$800M Monroe Expressway kicks off after decades of debate

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Last week North Carolina added its second toll road, the 18-mile Monroe Expressway, that gives travelers an alternative to the bumper-to-bumper traffic on U.S. 74 through Union County that generations of beachgoers and others have cursed.

The $800 million project culminates more than 30 years of discussion and planning and only happened after the 2015 settlement of an environmental lawsuit, according to Beau Memory, executive director of the N.C. Turnpike Authority. The group, which is affiliated with the N.C. Department of Transportation, had about $700 million in long-term debt as of mid-2018 after securing financing in 2010 and then 2016 for the project.

For those traveling east, the four-lane bypass starts at U.S. 74 near Interstate 485 in Mecklenburg County and intersects again with U.S. 74 between the towns of Wingate and Marshville.

The authority projects rapid growth on the bypass as the 12-county Charlotte metro area population grows from 2.7 million today to 3.5 million in 2030.

Net toll revenue will soar from $7.5 million next year to $38 million in 2030, $50 million in 2040 and $81 million in 2058, the DOT projects. Initially, it will cost about $3 to travel the toll road’s length. That money will be used to pay back more than $600 million in bonds and a $166 million federal loan.

We talked with Memory about the project. A 2002 graduate of UNC Charlotte, he worked for N.C. DOT and the N.C. Senate for six years before taking his current post in February 2015. Comments were edited for clarity and brevity.

Does this project have broad support?

This project was decades in the making. It has overwhelming community support, and it’s an honor to be part of it. On behalf of our board, I think we’ve been moved by the public reception for this project. It wasn’t that long ago that Union County was the fastest-growing county in the nation.

Like the Triangle Expressway, [the Turnpike Authority’s first toll project], this provides another travel option and additional capacity for regional transportation.

Why did this project avoid some of the controversy that has bedeviled the controversial Interstate 77 toll-lane project in northern Mecklenburg County?

We take very seriously how we communicate with the public. We know we have an intimate relationship with our customers so we put lots of emphasis on public outreach and communication.

Why didn’t the Turnpike Authority tackle the I-77 project?

When the expansion of I-77 was being pursued, the Department of Transportation at the time had no borrowing capacity. The ways that projects were being funded in the state was in limbo.

A P3 (public-private partnership) was one of few available options to pursue the project at all.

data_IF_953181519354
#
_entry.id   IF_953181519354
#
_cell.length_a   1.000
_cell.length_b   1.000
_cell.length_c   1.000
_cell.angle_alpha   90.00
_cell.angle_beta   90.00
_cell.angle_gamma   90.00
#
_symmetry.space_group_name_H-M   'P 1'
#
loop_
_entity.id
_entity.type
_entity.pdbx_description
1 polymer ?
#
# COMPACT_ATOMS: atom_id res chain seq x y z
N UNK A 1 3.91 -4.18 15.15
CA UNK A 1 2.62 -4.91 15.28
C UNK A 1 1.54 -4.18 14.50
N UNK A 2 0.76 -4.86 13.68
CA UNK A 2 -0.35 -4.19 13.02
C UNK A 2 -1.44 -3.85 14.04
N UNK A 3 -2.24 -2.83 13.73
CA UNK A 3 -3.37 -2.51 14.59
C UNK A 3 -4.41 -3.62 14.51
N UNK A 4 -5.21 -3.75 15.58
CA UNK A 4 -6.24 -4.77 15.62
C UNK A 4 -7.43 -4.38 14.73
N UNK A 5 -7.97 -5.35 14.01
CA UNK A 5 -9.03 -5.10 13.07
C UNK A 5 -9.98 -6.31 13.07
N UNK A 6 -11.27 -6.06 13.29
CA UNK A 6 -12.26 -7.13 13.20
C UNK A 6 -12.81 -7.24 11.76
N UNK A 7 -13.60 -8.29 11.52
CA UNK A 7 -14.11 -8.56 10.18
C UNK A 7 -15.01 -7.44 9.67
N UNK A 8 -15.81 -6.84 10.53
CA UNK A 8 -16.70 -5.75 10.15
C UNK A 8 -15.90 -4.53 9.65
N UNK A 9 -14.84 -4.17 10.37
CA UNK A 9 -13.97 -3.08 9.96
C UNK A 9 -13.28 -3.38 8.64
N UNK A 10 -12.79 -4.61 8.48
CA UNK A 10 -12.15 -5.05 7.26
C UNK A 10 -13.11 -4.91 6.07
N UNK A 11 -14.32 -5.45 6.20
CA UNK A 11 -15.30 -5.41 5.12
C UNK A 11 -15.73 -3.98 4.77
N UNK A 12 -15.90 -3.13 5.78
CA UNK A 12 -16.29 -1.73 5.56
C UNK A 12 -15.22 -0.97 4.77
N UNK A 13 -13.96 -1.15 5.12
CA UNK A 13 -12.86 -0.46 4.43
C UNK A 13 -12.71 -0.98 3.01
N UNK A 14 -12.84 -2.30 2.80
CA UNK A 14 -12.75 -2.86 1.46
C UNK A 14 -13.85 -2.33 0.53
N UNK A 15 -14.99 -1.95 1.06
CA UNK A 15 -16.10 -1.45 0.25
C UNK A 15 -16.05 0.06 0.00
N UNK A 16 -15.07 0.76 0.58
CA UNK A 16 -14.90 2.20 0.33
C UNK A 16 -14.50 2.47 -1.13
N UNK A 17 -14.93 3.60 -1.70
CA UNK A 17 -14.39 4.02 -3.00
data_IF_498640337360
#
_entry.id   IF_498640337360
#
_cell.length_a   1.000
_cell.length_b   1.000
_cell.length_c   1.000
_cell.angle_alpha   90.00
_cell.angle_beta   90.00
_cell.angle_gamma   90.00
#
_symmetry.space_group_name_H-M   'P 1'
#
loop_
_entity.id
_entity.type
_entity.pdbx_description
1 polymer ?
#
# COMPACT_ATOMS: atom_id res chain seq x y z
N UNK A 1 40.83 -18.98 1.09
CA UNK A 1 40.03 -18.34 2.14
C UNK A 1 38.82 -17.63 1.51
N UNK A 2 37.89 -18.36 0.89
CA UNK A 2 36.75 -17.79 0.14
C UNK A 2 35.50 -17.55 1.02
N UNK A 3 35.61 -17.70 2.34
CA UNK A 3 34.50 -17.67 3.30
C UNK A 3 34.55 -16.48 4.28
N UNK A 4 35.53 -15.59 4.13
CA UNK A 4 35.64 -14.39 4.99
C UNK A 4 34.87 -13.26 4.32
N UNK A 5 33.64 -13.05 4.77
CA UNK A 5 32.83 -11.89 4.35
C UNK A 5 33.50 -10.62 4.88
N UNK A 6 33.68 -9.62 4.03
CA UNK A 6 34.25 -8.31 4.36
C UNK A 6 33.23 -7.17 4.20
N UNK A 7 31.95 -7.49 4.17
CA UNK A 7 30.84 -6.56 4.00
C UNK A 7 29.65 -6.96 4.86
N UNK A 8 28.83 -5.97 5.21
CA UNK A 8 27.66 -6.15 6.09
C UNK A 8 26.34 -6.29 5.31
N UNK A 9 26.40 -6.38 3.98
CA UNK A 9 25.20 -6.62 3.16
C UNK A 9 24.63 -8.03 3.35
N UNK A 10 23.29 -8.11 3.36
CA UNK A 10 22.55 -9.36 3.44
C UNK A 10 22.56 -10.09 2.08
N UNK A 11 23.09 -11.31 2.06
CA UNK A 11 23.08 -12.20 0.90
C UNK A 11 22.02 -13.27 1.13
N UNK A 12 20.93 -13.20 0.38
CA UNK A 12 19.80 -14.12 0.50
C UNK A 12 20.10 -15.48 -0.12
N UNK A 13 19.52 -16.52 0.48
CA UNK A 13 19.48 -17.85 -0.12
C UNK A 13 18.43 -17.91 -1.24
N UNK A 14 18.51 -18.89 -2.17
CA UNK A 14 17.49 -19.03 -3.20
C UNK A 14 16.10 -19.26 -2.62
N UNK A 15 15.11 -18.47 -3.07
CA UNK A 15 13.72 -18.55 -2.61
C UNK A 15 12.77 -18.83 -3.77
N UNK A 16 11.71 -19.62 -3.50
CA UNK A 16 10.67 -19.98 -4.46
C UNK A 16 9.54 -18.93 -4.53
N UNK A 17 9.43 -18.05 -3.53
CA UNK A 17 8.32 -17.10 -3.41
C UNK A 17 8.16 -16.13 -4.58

How is the Triangle Expressway in Durham and Wake counties doing?

It opened in 2011, and in the first few years the stories were about how no one was on the road and how it was not utilized. Reporters were asking why we were doing this stuff. Now, it is one of the most successful publicly bonded toll facilities in the U.S. [Revenue was 29% ahead of projections, the authority said earlier this year.]

Likewise, we are looking long term at the Monroe Expressway rather than how many are on the road today. This project was financed over a 40-year term and we expect traffic to build year after year.

You need to think in that mindset to build transportation networks that will truly contribute to economic growth.

While not everyone will take it, it’s an option for everyone. And those who do choose it are no longer in the way of those who will continue to use the existing U.S. 74.

What’s next for tolls in North Carolina?

We have [awarded construction contracts] for toll lanes on Interstate 485 in south and east Charlotte between Interstate 77 and U.S. 74. The project is now being designed. Dirt will start being turned by this summer.

The addition of express lanes on U.S. 74 in east Charlotte (also known as Independence Boulevard) is also under study, with improvements expected to be in place by 2024.

Is there any discussion of tolls in the Triad metro area?

There are no plans right now in the Triad for a toll-road project. DOT plans are made locally, so there is not a plan for something like [the Monroe Expressway] in every community. The law requires that projects are prioritized by locals. It’s not a decision made in Raleigh.

For now, most of the interest is in the Raleigh and Charlotte areas. We do have a project in the Outer Banks that is under environmental study.

How is the Turnpike Authority constituted?

We have nine members including the DOT secretary. Four are selected by the governor, two by the House of Representatives and two by the Senate.

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